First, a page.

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The papers formerly known as The Statesman and The Independent, have been merged into The Denver Star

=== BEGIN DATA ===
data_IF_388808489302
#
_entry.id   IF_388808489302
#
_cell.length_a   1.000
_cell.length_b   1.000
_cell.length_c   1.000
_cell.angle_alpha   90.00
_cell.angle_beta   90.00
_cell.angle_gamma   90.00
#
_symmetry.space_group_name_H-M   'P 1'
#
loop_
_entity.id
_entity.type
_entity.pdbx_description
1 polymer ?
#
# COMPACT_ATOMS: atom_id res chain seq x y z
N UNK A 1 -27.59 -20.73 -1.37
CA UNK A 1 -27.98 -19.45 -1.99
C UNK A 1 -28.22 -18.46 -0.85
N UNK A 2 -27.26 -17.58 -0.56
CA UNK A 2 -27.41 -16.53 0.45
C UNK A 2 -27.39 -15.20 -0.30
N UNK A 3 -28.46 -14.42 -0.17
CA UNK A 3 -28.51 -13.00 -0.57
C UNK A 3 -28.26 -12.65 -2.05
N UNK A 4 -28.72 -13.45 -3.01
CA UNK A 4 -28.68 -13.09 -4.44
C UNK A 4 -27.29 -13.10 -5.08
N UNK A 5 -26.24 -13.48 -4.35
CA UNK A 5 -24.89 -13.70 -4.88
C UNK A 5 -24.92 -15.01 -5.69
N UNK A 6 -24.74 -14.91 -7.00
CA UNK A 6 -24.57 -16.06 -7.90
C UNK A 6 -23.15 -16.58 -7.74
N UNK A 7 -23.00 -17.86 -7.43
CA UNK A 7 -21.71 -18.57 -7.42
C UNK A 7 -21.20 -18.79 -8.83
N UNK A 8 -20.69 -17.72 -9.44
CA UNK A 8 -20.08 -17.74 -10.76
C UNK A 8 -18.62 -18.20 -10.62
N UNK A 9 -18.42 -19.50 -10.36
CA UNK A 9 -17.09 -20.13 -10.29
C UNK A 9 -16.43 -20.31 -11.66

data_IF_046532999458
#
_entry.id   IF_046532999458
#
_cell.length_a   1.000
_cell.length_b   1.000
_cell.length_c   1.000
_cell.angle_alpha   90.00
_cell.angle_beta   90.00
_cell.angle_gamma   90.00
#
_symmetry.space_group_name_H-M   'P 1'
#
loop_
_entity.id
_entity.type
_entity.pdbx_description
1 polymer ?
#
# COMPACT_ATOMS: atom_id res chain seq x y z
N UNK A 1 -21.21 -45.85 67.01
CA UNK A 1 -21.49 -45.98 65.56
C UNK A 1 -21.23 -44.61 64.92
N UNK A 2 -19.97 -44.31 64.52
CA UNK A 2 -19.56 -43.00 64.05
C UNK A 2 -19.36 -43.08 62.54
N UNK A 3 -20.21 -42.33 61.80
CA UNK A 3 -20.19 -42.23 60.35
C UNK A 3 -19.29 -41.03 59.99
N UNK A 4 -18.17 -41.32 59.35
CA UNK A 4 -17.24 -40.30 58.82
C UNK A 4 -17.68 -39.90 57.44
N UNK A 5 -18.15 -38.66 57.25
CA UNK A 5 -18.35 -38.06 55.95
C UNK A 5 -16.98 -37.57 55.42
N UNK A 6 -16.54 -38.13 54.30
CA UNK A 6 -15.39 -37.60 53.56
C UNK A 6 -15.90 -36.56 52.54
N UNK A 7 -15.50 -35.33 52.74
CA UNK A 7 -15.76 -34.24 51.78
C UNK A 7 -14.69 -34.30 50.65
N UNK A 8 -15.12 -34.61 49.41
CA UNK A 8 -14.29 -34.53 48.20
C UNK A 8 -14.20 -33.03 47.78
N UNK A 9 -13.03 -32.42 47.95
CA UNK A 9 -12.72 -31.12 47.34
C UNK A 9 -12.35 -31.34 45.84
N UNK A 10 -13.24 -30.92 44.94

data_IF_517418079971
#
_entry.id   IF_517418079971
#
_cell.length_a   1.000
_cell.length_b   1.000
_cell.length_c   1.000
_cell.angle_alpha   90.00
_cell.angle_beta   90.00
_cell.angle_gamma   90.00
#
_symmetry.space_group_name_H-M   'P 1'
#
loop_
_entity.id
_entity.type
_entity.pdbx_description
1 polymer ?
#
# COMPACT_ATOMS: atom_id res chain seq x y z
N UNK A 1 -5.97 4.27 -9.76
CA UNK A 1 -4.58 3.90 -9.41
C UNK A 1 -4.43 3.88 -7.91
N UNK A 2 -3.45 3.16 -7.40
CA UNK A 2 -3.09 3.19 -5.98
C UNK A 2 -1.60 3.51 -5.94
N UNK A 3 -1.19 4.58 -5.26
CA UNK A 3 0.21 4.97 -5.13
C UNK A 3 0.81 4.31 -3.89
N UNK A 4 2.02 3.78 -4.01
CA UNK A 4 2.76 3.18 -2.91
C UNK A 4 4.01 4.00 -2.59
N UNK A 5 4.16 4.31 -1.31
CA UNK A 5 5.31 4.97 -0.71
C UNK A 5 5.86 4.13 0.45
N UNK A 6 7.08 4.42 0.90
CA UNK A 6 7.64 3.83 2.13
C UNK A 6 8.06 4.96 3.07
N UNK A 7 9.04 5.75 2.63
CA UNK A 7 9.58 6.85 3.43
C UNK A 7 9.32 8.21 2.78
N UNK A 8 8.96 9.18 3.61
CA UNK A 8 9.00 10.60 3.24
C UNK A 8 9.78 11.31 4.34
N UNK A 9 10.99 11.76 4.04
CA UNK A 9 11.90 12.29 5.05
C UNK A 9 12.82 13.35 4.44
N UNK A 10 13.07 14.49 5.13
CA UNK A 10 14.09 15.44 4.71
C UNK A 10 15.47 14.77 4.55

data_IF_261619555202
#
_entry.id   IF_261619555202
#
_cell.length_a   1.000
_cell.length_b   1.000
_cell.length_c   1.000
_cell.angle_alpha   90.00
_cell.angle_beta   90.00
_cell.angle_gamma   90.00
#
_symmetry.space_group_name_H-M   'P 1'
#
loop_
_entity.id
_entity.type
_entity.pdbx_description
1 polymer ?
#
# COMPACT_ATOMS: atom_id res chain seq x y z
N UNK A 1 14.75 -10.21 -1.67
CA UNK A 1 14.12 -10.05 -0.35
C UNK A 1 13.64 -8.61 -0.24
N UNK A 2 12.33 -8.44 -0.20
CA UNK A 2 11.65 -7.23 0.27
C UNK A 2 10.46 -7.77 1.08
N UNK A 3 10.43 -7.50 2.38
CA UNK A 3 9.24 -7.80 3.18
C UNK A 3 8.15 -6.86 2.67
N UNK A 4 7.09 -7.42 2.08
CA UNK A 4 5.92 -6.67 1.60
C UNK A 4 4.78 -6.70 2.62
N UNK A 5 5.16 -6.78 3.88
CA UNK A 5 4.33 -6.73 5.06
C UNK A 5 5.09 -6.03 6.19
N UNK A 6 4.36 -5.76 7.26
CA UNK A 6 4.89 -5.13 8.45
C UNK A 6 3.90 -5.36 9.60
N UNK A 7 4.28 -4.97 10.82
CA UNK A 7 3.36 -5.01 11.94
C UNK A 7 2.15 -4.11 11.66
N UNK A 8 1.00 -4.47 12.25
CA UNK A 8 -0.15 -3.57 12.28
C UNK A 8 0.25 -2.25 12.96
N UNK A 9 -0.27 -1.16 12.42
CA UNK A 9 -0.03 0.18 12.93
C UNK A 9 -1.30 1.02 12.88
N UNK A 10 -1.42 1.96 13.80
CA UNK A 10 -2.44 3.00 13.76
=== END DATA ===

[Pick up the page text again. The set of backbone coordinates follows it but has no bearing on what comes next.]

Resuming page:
TWENTY-SIXTH YEAR Number 97 The American Woodmen Celebrate Fourth Anniversary. Greatest Event In Denver’s History. Greatest Negro In surance Society in the West. By far the largestl Negro enterprise in Colorado and one of the largest in America, is the fraternal organization known as the American Woodmen. Although locat ed right here in Denver with spacious offices, occupying most of the fourth floor of the Arapahoe building and em ploying a large number of clerks, many of the people of this city know but little about t*ivs work and plans. This institution was char tered in 1901 and operated for the first nine years by its founders, who were white men of national reputation, hor the past five years it has been entirely under the manage ment of colored people and Home Office of The Ameri can Woodmen. during that time has increased its business more than five hundred percent. At the close of 1910 the entire insurance in force amounted to less than one million dollars. They are now carrying more than fifteen million and writing quite four thousand every month. "”They issue a combined acci dent, sick and life policy up to two thousand dollars This is the only colored institution using the National Fraternal Congress rates and operating on a graduated system. The laws of this state controlling such an organization as this are practically the same as those governing an old line insurance company. All mor tuary funds must be safely ■invested in bonds as directed by the commissioner of insur ance. The department of in surance makes a close exami nation of the books once each year and requires the neces sary reserve be maintained to make the policies absolutely safe. According to the report of the insurance commissioner tor 1915 this society stands far in the lead of most frater nal institutions of the state of color. They have over sixty thousand dol lars invested in Denver bonds alone. The greater part of the' business is carried in Texas, Alabama, Georgia and The Denver Star Florida, but it is pushed in all the Southern states. They have no Grand Lodge, but the Supreme Camp meets in Denver, every four years, when the usual work of such a body is gone thru with. 1 he next meeting is Aug. 7, 1917. The American Woodmen will celebrate the Fourth an niversary of Denver Camp No. 1, at Zion church, cor. 24th Ave. and Ogden St., on Thursday night, Aug. 12, at 8 p. m. At the close of the pro gram, refreshments will be served free. Our purpose is to let the people of Denver know more about the real merits of the great order and to build up the local camp here. A special dispensation of $2.00 will be allowed all who wish to join that night. The Queen City Band will parade on this occasion. Rev. M. C. B. Mason Very Ill in Baltimore. Baltimore, Md. —The Rev. Dr. M. C. B. Maion, one of the best known ministers of the M. E. church, is alarming ly ill at Johns Hopkins Hos pital with an affection of the kidneys. He has been pas loring in Jacksonville, Fla., for nearly two years. Virginia Negroes Pay $34,743,656 in Taxes. Richmond, Va. —The color ed people of Richmond, Va., most of whom were practical ly penniless at the close of the Civil War, are assessed for taxes on personal property and real estate in this city to the amount of $3,180,662. In the entire State of Vir ginia colored people pay taxes on real and personal property to the amount of $34,143,656. Ex. U. S. Official Given a Hearty Welcome Home. Toledo O. Hon. Charles A. Cottrill, ex-collector of in ternal revenues at Honolulu, whom President Wilson re moved, has returned with his family to Toledo, and was given a banquet here by his friends. Mr. Cottrill's Ohio friends in the Knights of Pythias are quietly discussing his fitness and availability for Supreme Chancellor of the K. of P.'s to succeed the pres ent Supreme Ch a n c e 11 o r Green of New Orleans, when the Supreme Lodge meets at Columbus in August. At the time he left for Honolulu Mr. Cottrill was Grand Chancellor of the state, and resigned on leaving for the Hawaiian Is lands. Many Ohio K. of P.'s feel the meeting of the Su preme Lodge at Columbus the psychological moment to make an Ohioan Supreme Chancellor. Mr. Cottrill will again establish his home here in his native city. DENVER, COLORADO, SATURDAY, JULY 31, 19* S Missing the Mark. The State Owes Us An Opportunity. We Owe Ourselves a Living and Manhood. Only One Real Road to Justice and Recognition. Every Race Pays the Price, So Must die Negro. I Would any close observer of the political situation in Denver and Colorado say we have been traveling and are yet pursuing the wrong way? In the municipal campaign we re ceived the pledges of Mayor and Commissioner Greenlee in good faith. They camje before us, and were open and frank and said that they knew we had been mis treated in the past and were mistreited then, and if they were elected, they would fittingly recbgnize the Negro vote. The summer has practically passed £nd these commissioners have not to our great amazement, clone anything whatever for the Negro. We are informed that one successful com missioner says NOW, that white men won't work with Neg groes, and for that reason he cannot and does not care to make any appointments. To that silly statement we reply, that white pay taxes, so do Negroes, they walk the same street, breathe the same air. ride an the same trains and streetcars, drink out of the same fountains, heated and cooled by the same summer and winter, serve the same coun try, worship the same God, killed :or cured by poisons or medicinal restorations; all these things we do, they do, except the Negro pays taxes, votes and the Caucasian gets the job, while the Negro some trivial excuse. Whatever reason, either real, imaginary or prejudice, a time will come When that commissioner will be compelled to sit up and take notice. He may need the Negroes friendship later on, because its a long, long way to the end of his poUlical term. With almost baited breath we Approach the conditions a nd results which the Negro hasobseioed in -this last State campaign. In every instance, at every turn the Negro jhas kept the faith and loyally discharged his duty. Now we don't say the State administration owes us a living for our suffrage, but we do say that when we bear the burdens, we should enjoy the benefits and that this State adminis tration owes us, only an opportunity —a mere chance, to make good—a promise make by them last fall. We call, attention again, that the civil service commission has their'Jcase in court and we shall know in a few months, just where we stand after the Supreme Court finally passes upon the exist ence of that board. Be patient, as all excuses will finally fade away and we shall be face to face with the realjsituation. And as fearless men and women, let us do our full duty. It is better to be turned down altogether than to be a lickspit tle or condone an intentional insult We are citizens of this State and are are entitled to cer tain considerations, no more, nor no less than any other class of citizenship and if we are constantly ignored, insulted and cajoled, we have but to do the manly and womanly thing, re gardless of what others do with their stooping methods. A new day for the Negro is breaking and while he may do all he can and miss the mark, yet with a steady hand andjan ex perienced eye, he will hit the bull s eye later on. Mrs. Talbert Wins Hearts of Denver Hearers. Daughter a Musical Artist. ————— r It has been a long, long time situ e the audience of Shorte ever had such a complete, varied and inspiring program so replete with happy and hopeful suggestion of good and en couraging information, as was given by the Talbert family and their assistants, Monday night .it Shorter Chapel. All club women and their sympathizer-- who missed that lecture, missed such a valuable treat, the likes of which can never be replaced. It was so thoughtfully filled with concrete exam* pies of life and problems ot humanity and the future; it was so soul inspiring because of its simpleness in dealing with the real every day problems, with which we come so often in contact and lastly, coming as it did from one of our leading women characters, w hose brightness and beauty shown ou? as a beacon light in a dark and stormy night, di recting to path of safety and happiness, that we can never forget the wealth and depth of its meaning. The lecture was burned deeply into the heart s of all present. Woman’s duties to God, humanity, the young, the old and the unfortunate were shown as never before. The clinching argument was her Mark Anthony style in refering to the "Denver women being on a vacation," while the evils of the city and the misfortunes of humanity were increasing. The Star hopes that the many suggestions offered and the many hints given to the club women in particular and other unorganised women in general, will be taken seriously and Colored Girl Typist is Gold Medalist. I Newport, R. I. —At the grad uating exercises of the Child’s Business College of this city, July 16, Miss Olive L. Jeter, its only colored graduate, and the youngest daughter of the Rev. H. N. Jeter, was award ed a Remington medal for writing seventy-five words per minutes for ten consecutive minutes on the Remington typewriter. During the exercises a type writing test was held, at which time Miss Jeter won the first prize, a five dollar gold piece, as the result of having the average of sixty-six perfect wcrds per minute for ten con secutive minutes. Miss Jeter recently was awarded the Un derwood special credential certificate for writing sixty three words per minute on the Underwood typewriter. Walker Method A Success. New. Yoric.—Mme. Lelia Walker-Robinson, 136th street, the daughter of Mme. C.J. Walker, of IndU anapolis, Ind., following the traditions of her mother, not tong ago entered business in this city at the above address. Then, too, she engaged in the same fine art of scalp treatr ment and hair culturing, which was discovered about twelve years ago by her mother. Though she started with mod eration in the profession, she has risen to the top round of theladder by gradual but short process to the ends that ro8 is the acorn from which the tree and branches have grown. It seems that the New York College, where scores of those of particular taste about their hair are seen from day to day is a marvel indeed. The num erous verbal and written tes timonials are evidence of Mme. Robinson’s accomplish ments. Furthermore the ex istence of a Brooklyn and At lantic City branch are the re sults of requests of many who desire to have within reach this treatment, which has proved a blessing to woman kind. Mme. Robinson's congenial nature and unassuming dis position has made for her a host of friends in a social as well as business way. that much good will spring immediately therefrom. Miss Sarah M. Talbert, a gifted musical artist of poise congeniality and sweet temperament, was easily at her best Monday night. Having been a graduate of the New Eng. land Conservatory of Music and one of the leading musical institutions in U. S., Miss Talbert clearly demonstrated her training in techinque, native ability to grasp and interpret the classics, until difficult as they' were, all her classical renditions were pleasing and satisfying to her audience. Audiences generally tire of classic renditions, but her complete mastery and soul interpretations of the authors, so electrified her au . dience as to hold them under some magic spell. Mr. Geo. Morrison, himself an inspired musician, easily harmonized in the musical atmosphere and in his own characteristic way beautifully rendered his selection. Denver is always proud of such literary and musical in spirations. May the Talbert family return to Denver and a audience hear the golden words of wisdom and music as interpreted by a finished artist. Fivi Cints a Cory. MEETING OF BUSINESS MEN. National League to Convene at Boston, Wednesday, Aug. 13. A natiou wide movement is under way to carry to Boston tLie largest as sewldage of successful Negro business men and women ever brought together in this country to celebrate the fif teenth anniversary of the founding of the National Negro Business league. The meeting will be held in Convention ball. Garrison and St. Botolph streets, Boston's newest and most commodious hall, Wednesday. Thursday aud Fri day, Aug. 18. 19 aud 20. The Boston Local Business league is hard at work perfecting arrangements for the reception aud entertainment of the delegates who are planning to be present. Aside from the regular busi ness sessions of the league, the social side of the convention will not be neg lected. A guarantee fund has already been secured for the purpose of financ ing every feature of the reception and entertainment of the delegates. Arrangements have beeu made with the Southern railway whereby a Na tional Negro Business league special train will leave Atlanta Sunday night, Aug. 15, between 11 and 12 o’clock. Delegates living in the southeastern tc-rritory suouid meet at Atlanta, from which point the National Negro Busi ness league special train will start. Delegates from Texas, Louisiana. Tennessee, Alabama. Florida. North Carolina and South Carolina are espe cially urged to arrange to join this spe cial train, which will be provided with separate engine, baggage car. dining car and all Pullman cars. Delegates living in Florida should communicate with Charles H. Anderson, treasurer of the National Negro Business league, 132 Broad street, Jacksonville, Fla. Alabama delegates are asked to com municate with E. T. Attwell, president of the Alabama State Negro Business league, at Tuskegee institute; west Tennessee delegates witli T. H. Hayes, member of the executive committee, 247 Poplar street, Memphis, Tenn., and east and central Tennessee delegates [ with Hon. J. C. Napier, chairman oC the executive committee, Napier court, Nashville, Tenn. Mississippi delegates with Mr. Charles Banks, first vice president of the na tional organization and president of the Mississippi State Negro Business league. Mound Bayou. Miss. Georgia, North Carolina and South Carolina del egates should address Mr. J. C. Beam, assistant general passenger agent. Southern railway, Atlanta, Ga. Ar kansas delegates with Hon. J. E. second vice present Negro Business leagues Mosaic temple build ing, Little Rock, Ark. f and Hon. Scipto A Jones, member of the executive com mittee. 402 West Markham street, lit tle Rock. Ark. ” Texas delegates with Mr. J. B. Bell, * member of the executive committee. 2121 German street, Houston. Tex. Louisiana delegates with Dr. Robert E. Jones, member of the executive com mittee, 631 Baronne street. New Or leans. Dr. George C. Hall, a member of the executive committee of the natioual organization. 3208 South Park avenue. Chicago, and William D. Neighbors, a life member of the national organiza tion. 3241 Vernou avenue, are formu lating plans for a special train to start from Chicago for the convenience of the delegates living in the vicinity of St. Louis, Chicago and all the western territory. Including poiuts in Kentucky and Illinois. * Arrangements will be made for dele gates to stop off at Buffalo aud Niag ara Falls for a sightseeing tour. Dele gates intending to be present from that section of the country are requested to write Dr. Hall or Mr. Neighbors. 800 HER T. W A SHIN GTO N. President Tuskegee Institute. Alabama. J. C. NAPIER. Chairman Executive Committee. Napier Court, Nashville, Tenn. EMMETT J. SCOTT. Secretary Tuskegee Institute- Alnbam*.